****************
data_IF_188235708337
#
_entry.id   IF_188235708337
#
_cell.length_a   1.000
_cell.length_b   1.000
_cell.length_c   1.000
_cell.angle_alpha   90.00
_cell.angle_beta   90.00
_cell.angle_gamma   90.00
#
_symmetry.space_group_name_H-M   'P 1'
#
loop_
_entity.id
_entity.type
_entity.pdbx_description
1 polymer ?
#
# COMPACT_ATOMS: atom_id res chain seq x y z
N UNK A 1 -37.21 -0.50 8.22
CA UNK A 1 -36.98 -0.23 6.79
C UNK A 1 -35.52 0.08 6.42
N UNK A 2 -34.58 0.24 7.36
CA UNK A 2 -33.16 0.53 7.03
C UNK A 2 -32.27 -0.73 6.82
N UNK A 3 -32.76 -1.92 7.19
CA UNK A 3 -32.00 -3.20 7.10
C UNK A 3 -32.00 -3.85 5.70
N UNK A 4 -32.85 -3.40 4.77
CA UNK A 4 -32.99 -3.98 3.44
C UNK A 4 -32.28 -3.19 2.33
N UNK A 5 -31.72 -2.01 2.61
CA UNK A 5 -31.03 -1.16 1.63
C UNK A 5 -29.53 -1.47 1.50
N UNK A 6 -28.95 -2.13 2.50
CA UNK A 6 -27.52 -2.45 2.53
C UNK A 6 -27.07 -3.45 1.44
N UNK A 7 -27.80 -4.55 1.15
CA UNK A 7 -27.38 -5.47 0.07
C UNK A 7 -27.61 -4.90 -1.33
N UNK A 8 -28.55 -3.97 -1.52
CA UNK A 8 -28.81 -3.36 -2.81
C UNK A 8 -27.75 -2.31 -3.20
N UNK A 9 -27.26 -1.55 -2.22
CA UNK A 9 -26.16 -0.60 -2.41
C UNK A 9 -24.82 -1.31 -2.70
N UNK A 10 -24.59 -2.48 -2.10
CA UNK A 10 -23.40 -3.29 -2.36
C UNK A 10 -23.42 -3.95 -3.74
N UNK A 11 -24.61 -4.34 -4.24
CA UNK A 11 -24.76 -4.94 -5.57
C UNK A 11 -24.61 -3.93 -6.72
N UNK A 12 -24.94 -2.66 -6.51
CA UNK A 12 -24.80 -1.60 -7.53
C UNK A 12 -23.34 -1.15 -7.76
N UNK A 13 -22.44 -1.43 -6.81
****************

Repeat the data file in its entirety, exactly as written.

data_IF_188235708337
#
_entry.id   IF_188235708337
#
_cell.length_a   1.000
_cell.length_b   1.000
_cell.length_c   1.000
_cell.angle_alpha   90.00
_cell.angle_beta   90.00
_cell.angle_gamma   90.00
#
_symmetry.space_group_name_H-M   'P 1'
#
loop_
_entity.id
_entity.type
_entity.pdbx_description
1 polymer ?
#
# COMPACT_ATOMS: atom_id res chain seq x y z
N UNK A 1 -37.21 -0.50 8.22
CA UNK A 1 -36.98 -0.23 6.79
C UNK A 1 -35.52 0.08 6.42
N UNK A 2 -34.58 0.24 7.36
CA UNK A 2 -33.16 0.53 7.03
C UNK A 2 -32.27 -0.73 6.82
N UNK A 3 -32.76 -1.92 7.19
CA UNK A 3 -32.00 -3.20 7.10
C UNK A 3 -32.00 -3.85 5.70
N UNK A 4 -32.85 -3.40 4.77
CA UNK A 4 -32.99 -3.98 3.44
C UNK A 4 -32.28 -3.19 2.33
N UNK A 5 -31.72 -2.01 2.61
CA UNK A 5 -31.03 -1.16 1.63
C UNK A 5 -29.53 -1.47 1.50
N UNK A 6 -28.95 -2.13 2.50
CA UNK A 6 -27.52 -2.45 2.53
C UNK A 6 -27.07 -3.45 1.44
N UNK A 7 -27.80 -4.55 1.15
CA UNK A 7 -27.38 -5.47 0.07
C UNK A 7 -27.61 -4.90 -1.33
N UNK A 8 -28.55 -3.97 -1.52
CA UNK A 8 -28.81 -3.36 -2.81
C UNK A 8 -27.75 -2.31 -3.20
N UNK A 9 -27.26 -1.55 -2.22
CA UNK A 9 -26.16 -0.60 -2.41
C UNK A 9 -24.82 -1.31 -2.70
N UNK A 10 -24.59 -2.48 -2.10
CA UNK A 10 -23.40 -3.29 -2.36
C UNK A 10 -23.42 -3.95 -3.74
N UNK A 11 -24.61 -4.34 -4.24
CA UNK A 11 -24.76 -4.94 -5.57
C UNK A 11 -24.61 -3.93 -6.72
N UNK A 12 -24.94 -2.66 -6.51
CA UNK A 12 -24.80 -1.60 -7.53
C UNK A 12 -23.34 -1.15 -7.76
N UNK A 13 -22.44 -1.43 -6.81